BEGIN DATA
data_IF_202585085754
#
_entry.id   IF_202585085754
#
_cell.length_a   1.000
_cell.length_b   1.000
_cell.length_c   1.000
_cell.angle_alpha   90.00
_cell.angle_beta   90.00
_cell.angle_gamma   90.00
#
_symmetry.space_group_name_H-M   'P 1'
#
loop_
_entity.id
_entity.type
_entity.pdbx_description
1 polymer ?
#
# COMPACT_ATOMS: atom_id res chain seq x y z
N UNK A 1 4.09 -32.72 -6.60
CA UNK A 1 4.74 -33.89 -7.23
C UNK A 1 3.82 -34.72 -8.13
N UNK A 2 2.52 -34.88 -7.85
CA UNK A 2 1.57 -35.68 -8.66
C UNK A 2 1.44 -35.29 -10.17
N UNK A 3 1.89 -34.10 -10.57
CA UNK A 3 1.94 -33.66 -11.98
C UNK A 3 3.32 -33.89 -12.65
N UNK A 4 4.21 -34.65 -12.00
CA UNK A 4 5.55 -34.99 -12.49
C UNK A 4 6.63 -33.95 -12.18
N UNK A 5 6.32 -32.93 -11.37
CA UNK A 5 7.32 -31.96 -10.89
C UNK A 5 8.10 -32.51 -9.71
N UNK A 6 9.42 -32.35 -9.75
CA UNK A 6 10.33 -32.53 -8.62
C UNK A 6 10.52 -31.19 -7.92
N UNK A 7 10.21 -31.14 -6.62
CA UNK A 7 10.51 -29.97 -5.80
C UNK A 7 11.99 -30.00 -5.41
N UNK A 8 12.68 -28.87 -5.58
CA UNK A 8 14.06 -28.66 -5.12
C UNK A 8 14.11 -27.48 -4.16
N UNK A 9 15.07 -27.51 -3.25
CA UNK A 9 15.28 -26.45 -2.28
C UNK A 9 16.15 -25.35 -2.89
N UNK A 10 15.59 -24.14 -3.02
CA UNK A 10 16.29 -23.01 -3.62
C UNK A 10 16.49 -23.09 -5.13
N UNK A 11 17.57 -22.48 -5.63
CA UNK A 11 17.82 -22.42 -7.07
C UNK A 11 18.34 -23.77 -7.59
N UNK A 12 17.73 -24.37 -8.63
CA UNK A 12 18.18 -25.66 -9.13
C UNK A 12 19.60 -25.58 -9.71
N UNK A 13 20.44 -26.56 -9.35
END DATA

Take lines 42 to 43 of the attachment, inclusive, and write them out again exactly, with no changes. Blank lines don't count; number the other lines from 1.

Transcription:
N UNK A 8 12.68 -28.87 -5.58
CA UNK A 8 14.06 -28.66 -5.12